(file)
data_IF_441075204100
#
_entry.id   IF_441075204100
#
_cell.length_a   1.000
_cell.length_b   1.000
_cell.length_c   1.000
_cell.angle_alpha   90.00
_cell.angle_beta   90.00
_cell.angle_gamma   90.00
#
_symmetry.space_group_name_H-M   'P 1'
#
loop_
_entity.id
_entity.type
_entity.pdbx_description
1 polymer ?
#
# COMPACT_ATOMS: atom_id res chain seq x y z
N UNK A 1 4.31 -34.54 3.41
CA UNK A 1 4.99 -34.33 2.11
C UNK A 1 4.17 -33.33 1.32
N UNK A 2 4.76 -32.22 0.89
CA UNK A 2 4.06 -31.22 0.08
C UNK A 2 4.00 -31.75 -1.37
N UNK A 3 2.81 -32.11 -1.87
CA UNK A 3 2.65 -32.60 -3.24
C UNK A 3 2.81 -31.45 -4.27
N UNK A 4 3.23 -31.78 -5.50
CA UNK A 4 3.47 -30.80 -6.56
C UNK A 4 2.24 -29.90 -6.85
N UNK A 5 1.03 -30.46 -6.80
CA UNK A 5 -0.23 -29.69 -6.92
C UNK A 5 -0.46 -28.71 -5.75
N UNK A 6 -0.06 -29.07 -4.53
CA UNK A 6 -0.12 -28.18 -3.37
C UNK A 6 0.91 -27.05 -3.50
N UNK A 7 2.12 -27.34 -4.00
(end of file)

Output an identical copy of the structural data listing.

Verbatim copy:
data_IF_441075204100
#
_entry.id   IF_441075204100
#
_cell.length_a   1.000
_cell.length_b   1.000
_cell.length_c   1.000
_cell.angle_alpha   90.00
_cell.angle_beta   90.00
_cell.angle_gamma   90.00
#
_symmetry.space_group_name_H-M   'P 1'
#
loop_
_entity.id
_entity.type
_entity.pdbx_description
1 polymer ?
#
# COMPACT_ATOMS: atom_id res chain seq x y z
N UNK A 1 4.31 -34.54 3.41
CA UNK A 1 4.99 -34.33 2.11
C UNK A 1 4.17 -33.33 1.32
N UNK A 2 4.76 -32.22 0.89
CA UNK A 2 4.06 -31.22 0.08
C UNK A 2 4.00 -31.75 -1.37
N UNK A 3 2.81 -32.11 -1.87
CA UNK A 3 2.65 -32.60 -3.24
C UNK A 3 2.81 -31.45 -4.27
N UNK A 4 3.23 -31.78 -5.50
CA UNK A 4 3.47 -30.80 -6.56
C UNK A 4 2.24 -29.90 -6.85
N UNK A 5 1.03 -30.46 -6.80
CA UNK A 5 -0.23 -29.69 -6.92
C UNK A 5 -0.46 -28.71 -5.75
N UNK A 6 -0.06 -29.07 -4.53
CA UNK A 6 -0.12 -28.18 -3.37
C UNK A 6 0.91 -27.05 -3.50
N UNK A 7 2.12 -27.34 -4.00